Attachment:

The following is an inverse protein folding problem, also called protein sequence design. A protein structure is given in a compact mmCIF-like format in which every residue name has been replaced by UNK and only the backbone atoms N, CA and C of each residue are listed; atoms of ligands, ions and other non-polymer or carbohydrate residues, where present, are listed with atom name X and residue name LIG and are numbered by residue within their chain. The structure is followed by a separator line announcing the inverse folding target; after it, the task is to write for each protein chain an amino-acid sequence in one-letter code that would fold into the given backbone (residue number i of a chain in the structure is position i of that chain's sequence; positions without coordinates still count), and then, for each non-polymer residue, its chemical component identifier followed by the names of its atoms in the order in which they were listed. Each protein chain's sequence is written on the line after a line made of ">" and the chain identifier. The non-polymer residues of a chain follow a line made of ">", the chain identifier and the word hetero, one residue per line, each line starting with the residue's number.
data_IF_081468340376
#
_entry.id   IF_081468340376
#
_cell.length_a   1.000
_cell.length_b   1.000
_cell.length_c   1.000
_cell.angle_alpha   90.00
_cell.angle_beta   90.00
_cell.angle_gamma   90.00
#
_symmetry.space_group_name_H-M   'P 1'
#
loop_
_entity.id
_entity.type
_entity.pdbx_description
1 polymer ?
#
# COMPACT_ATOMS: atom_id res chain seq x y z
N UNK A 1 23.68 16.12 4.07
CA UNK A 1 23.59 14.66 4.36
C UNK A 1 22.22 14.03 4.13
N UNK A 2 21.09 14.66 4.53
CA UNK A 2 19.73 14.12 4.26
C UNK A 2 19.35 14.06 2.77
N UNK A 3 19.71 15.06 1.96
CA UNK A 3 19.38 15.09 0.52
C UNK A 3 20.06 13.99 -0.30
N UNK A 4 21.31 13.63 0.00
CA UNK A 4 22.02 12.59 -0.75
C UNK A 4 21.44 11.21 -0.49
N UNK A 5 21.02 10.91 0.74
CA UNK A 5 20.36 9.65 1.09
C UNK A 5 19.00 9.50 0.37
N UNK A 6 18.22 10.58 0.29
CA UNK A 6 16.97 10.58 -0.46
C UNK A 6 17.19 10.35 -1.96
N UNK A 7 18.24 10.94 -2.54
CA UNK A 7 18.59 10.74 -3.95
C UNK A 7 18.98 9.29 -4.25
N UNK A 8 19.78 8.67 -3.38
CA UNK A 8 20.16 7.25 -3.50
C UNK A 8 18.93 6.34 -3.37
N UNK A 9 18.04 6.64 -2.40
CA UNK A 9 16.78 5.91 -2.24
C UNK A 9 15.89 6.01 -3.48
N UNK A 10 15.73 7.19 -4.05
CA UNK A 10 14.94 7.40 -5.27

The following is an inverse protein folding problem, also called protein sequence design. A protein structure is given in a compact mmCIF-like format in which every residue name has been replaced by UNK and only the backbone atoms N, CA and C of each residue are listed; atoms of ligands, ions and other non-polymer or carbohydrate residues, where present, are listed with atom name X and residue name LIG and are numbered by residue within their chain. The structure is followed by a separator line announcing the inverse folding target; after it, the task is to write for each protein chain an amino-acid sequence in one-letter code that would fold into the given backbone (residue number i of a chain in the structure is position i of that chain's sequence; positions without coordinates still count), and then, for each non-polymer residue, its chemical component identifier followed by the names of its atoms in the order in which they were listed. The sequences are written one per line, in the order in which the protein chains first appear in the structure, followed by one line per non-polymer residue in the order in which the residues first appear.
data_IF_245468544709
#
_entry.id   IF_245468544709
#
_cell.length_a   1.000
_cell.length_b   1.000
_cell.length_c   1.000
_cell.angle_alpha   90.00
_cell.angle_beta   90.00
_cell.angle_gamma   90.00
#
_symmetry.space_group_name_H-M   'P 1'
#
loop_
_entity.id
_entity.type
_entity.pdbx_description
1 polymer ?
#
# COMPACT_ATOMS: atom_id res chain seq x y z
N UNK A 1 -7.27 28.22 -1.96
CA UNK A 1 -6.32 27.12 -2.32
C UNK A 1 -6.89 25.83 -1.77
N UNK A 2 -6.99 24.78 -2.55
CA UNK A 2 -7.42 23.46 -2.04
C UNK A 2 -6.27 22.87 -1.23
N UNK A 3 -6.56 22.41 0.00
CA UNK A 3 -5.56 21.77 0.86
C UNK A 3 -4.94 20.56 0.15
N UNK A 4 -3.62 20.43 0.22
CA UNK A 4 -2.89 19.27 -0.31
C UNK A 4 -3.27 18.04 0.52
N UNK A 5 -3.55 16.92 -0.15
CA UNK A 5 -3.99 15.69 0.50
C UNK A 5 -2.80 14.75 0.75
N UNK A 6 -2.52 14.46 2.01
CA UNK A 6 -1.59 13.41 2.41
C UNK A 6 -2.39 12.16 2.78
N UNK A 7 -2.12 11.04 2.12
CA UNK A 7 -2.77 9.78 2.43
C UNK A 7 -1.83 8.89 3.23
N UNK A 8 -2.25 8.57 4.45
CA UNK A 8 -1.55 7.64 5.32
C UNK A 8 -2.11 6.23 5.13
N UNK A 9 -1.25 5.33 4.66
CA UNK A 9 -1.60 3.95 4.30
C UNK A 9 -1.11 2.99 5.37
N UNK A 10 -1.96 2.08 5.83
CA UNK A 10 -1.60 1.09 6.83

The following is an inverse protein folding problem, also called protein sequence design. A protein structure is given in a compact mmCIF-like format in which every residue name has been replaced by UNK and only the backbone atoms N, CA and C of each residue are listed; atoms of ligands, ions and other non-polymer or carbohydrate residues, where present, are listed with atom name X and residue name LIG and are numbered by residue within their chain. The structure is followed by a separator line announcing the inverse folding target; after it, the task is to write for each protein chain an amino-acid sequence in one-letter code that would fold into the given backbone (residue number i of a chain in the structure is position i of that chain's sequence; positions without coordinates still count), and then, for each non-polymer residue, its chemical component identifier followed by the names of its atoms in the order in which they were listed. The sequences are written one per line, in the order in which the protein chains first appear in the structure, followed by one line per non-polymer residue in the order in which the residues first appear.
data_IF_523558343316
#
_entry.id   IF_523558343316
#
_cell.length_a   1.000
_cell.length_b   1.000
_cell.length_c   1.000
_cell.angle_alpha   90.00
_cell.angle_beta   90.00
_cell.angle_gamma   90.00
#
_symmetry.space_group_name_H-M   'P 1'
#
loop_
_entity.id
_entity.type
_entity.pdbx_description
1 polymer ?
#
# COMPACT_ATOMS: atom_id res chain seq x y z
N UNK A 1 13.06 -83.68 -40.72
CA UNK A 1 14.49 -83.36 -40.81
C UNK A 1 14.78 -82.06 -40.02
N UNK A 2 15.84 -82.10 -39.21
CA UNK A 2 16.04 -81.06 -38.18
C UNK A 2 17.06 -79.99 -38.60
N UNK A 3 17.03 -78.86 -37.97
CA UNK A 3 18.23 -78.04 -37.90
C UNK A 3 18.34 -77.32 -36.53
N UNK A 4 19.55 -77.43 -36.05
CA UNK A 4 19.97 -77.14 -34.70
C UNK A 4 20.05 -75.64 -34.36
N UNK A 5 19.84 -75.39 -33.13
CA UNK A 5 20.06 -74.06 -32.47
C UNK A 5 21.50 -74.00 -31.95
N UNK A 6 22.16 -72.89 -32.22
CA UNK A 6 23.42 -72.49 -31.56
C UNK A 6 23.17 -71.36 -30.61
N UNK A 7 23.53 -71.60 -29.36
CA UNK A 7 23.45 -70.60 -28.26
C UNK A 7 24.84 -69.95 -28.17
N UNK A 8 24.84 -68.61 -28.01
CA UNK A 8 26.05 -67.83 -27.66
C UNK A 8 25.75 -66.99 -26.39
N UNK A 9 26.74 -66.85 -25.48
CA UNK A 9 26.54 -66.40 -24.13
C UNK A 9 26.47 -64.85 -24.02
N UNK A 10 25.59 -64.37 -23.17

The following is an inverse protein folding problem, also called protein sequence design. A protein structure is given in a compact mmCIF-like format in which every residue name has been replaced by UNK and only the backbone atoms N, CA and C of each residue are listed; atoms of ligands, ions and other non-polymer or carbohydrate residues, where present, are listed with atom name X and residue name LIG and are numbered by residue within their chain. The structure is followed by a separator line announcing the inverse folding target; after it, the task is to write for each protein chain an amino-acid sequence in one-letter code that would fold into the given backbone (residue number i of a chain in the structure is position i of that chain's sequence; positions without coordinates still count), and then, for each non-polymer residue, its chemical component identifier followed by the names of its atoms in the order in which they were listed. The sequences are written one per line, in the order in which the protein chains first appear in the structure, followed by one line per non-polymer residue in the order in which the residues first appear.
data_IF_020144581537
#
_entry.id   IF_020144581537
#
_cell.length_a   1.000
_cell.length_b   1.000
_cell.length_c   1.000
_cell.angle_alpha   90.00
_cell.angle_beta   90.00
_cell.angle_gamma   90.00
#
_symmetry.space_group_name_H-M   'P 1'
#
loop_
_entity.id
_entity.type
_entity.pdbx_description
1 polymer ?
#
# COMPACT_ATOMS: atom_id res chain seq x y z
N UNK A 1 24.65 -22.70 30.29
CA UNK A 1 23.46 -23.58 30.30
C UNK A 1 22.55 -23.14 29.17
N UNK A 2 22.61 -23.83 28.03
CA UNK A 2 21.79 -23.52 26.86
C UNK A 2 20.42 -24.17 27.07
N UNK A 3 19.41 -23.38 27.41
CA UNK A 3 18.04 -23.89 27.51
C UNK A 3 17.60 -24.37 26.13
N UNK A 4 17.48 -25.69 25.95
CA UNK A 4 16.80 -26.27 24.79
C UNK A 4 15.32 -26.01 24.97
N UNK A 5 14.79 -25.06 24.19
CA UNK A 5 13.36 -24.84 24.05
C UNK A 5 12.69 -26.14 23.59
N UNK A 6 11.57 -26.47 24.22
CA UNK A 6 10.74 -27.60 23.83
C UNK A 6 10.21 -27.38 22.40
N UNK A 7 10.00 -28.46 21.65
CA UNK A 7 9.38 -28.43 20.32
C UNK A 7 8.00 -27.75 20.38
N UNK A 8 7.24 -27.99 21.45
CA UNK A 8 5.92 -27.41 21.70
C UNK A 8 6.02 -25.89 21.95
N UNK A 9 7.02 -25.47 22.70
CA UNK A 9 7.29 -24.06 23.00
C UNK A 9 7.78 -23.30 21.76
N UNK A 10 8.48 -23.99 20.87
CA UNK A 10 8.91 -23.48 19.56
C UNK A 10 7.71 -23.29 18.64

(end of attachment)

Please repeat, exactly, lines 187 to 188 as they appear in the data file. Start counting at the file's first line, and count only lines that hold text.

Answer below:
CA UNK A 6 10.74 -27.60 23.83
C UNK A 6 10.21 -27.38 22.40